Mid-December, I was offered my first teaching job at a reputable school in 2017. The conflict was deciding whether to follow the logical path and turn down the job, apply to do my Masters course online, return home and admit myself as an in-patient for treatment. On the other hand, I could be brave for another half a year, complete my Masters course in first Semester, and teaching at the same time while undertaking an Inquiry Project to achieve full VIT registration. I chose the latter, and doubted the decision until the week before I started with my new school in Term 1. It was at this point that I realised I was psychologically and physically stable enough to overload with teaching and university, and maintain my strength training, without relapsing. For the first time, I knew I had progressed enough to remain on track. Although each day was still a struggle, I cried constantly, and absolutely hated almost all of the four thousand calories I had to shovel in on a daily basis due to my broken metabolism, I could see the light at the end of the tunnel. I still hated my appearance, but to be honest I can hardly remember what I looked like so many years ago. Perhaps I was so accustomed to despising the person in the mirror, I would not even notice when I looked normal again. The active practice of self-love became integral to my daily routine. Learning to love my reflection and not be deterred by the stares of strangers. One of the texts I will be teaching in Term 1 is Wonder, by R. J. Palacio. I read it during December to prepare. The story of the young boy, August, born with a facial deformity. It is a brutally honest account of the bullying and social isolation he experiences for being different. Early in the book he shares with readers, ‘My name is August. I won’t describe what I look like. Whatever you’re thinking, it’s probably worse… If I found a magic lamp and I could have one wish, I would wish that I had a normal face that no one ever noticed at all. I would wish that I could walk down the street without people seeing me and then doing that look-away thing.’ I related so acutely to the suffering he feels throughout the novel, although my isolation was my doing, not an unavoidable genetic mutation. Yet, I feel it is an important story to share, as there are so many others in the world with this illness who experience extreme ostracism due to the stigma surrounding mental health issues. These people need someone in their corner, telling them that they will make it, that everything will be okay, and offering help and support. Instead, many are left alone and afraid, with little chance of recovery.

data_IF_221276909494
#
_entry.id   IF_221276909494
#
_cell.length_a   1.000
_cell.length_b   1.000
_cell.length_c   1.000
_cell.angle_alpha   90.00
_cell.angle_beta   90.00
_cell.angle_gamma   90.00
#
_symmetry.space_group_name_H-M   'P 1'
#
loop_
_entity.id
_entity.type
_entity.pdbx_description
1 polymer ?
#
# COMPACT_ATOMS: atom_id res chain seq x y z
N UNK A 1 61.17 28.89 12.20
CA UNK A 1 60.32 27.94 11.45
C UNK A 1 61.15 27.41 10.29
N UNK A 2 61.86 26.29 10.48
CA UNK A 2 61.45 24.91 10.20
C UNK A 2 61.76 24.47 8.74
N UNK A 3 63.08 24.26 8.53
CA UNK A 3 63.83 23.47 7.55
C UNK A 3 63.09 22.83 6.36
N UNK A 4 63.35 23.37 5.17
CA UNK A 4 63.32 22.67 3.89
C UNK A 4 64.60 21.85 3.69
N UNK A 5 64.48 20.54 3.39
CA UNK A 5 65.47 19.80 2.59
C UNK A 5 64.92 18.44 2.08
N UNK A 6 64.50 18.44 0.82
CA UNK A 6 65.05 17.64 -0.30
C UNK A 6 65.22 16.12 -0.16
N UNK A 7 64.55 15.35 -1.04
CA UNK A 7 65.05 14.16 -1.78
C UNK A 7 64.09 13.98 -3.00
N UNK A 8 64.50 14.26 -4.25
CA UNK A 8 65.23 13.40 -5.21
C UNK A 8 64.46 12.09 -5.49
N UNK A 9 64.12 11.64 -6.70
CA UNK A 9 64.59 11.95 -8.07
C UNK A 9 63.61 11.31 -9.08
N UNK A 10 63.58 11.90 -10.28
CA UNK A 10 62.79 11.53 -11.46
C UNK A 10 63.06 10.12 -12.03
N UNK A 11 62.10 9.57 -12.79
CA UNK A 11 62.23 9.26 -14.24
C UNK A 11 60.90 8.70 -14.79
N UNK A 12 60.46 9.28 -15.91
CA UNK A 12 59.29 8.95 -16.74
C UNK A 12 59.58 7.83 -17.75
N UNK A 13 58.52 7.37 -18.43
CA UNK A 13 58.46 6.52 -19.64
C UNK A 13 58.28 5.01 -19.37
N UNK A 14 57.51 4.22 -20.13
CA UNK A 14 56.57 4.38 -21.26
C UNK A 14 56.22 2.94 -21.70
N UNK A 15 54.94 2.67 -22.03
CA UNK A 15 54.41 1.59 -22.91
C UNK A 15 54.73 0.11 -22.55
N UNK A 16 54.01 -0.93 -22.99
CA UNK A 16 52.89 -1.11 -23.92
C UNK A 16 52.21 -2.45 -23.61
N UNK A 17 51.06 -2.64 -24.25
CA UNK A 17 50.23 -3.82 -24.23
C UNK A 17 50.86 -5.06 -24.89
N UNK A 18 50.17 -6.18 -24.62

Not only this, but those alone become accustomed to repeating the word: ‘fine.’ Let’s talk about ‘fine’ for a moment. One of the greatest and deadliest ironies of eating disorders is that the eating disorder voice often tells you, ‘You’re fine.’ No matter that trusted and loved people in your life say how worried they are and point to evidence both physical and psychological that you’re not ‘you’ anymore, the eating disorder voice whispers so convincingly, so cruelly, ‘Actually, you’re fine. There’s no need to let up on your rules. In fact, tomorrow let’s take it further.’ Your mother might have been crying earlier that day about how worried she is, your doctor might be threatening to hospitalise you, you honestly aren’t feeling that great, but just one call from one poorly informed doctor’s clinic that briefly tells you, ‘Your blood tests came back, and it’s all fine,’ and bang, the eating disorder says, ‘See? I told you. Push onwards.’ This was my eating disorder in a nutshell. It would use any available evidence to prove to me that I was fine: you’re still scoring the best grades, you can still exercise fine, your blood tests look normal, you still sometimes have admiring comments from (terribly misguided) people on the street about how thin you look, you’ve seen sicker looking people than you online… or the greatest argument of all: you yourself have been sicker than this before (however you measure that), and see? You’re fine right now. That was the voice of my demon, day in, day out. Without a doubt, this denial of illness is one of the hallmarks of eating disorders, one of the greatest barriers to seeking help, changing behaviours, and confronting coping mechanisms. Feeling ‘fine’ is one of the devastating cruelties of this disease, both to sufferers and to their loved ones. It’s a torment to be restricting, compulsively exercising, absorbing yourself in study, withdrawing from the social setting, and still have that deep belief that you’re not enough, not ‘there’ yet (at whatever goal the disorder set that day), not sick enough to stop. And it’s a torment to those who love you, hearing you insist that you’re fine, when it’s so clear that you’re not. I only recognise this now, as I emerge from the haze of the disorder. To combat the return of the ‘I’m fine’ voice of the disorder in the future, I have two techniques. Firstly, I will never compare myself today to my sickest day ever (thinnest, lowest potassium, weakest, days forced to be in hospital last year). I am comparing myself today with either a truly well past version of myself, or an imagined potential well self. Everyone’s vision of this is different, but let’s imagine that someone who is truly fine can do some or all of the following: eat joyfully, enjoy a wide variety of foods in a wide variety of settings, have room for spontaneity and connection, not worry about your body’s shape or size, not use a critical inner voice, keep emotional challenges separate from body image, is not triggered by physical touch from others, has overcome PTSD and depression, and does physical activity for joy and strength, rather than as an atonement. Now compare yourself with this vision of fine. Depending on how far off you are, that’s how not fine you are. My other technique is the ‘house on fire’ metaphor to challenge my ‘I’m fine’ tendency. Imagine someone standing outside their burning house. The fire department roars up and says, ‘We’re here to put out your fire!’ The person says, ‘Oh, I don’t have a fire.’ The fire fighter says concernedly, ‘I see the smoke, I feel the heat, I see the flames. What do you mean?’ The person says, ‘Well, if I had a fire, it would be so hot that the sidewalk would be bubbling, and because my sidewalk isn’t bubbling, clearly I don’t have a fire.’ At this point, the fire fighter understands the person to be mentally ill and proceeds to put out the fire. I like this story because it sheds light on how absurd (even if, in the moment, compelling) many of the ‘I’m fine’ arguments actually are. In the future, I will listen to those who love me if they are concerned I may be relapsing. Ultimately, look at yourself as a whole person. Not one single number. If you have an eating disorder, no matter what shape or size you are, no matter what your blood tests say, you are not fine. The more you fight the eating disorder’s attempts to convince you you’re fine, the sooner you can move back towards the things in life you truly care about, and return to being a whole you.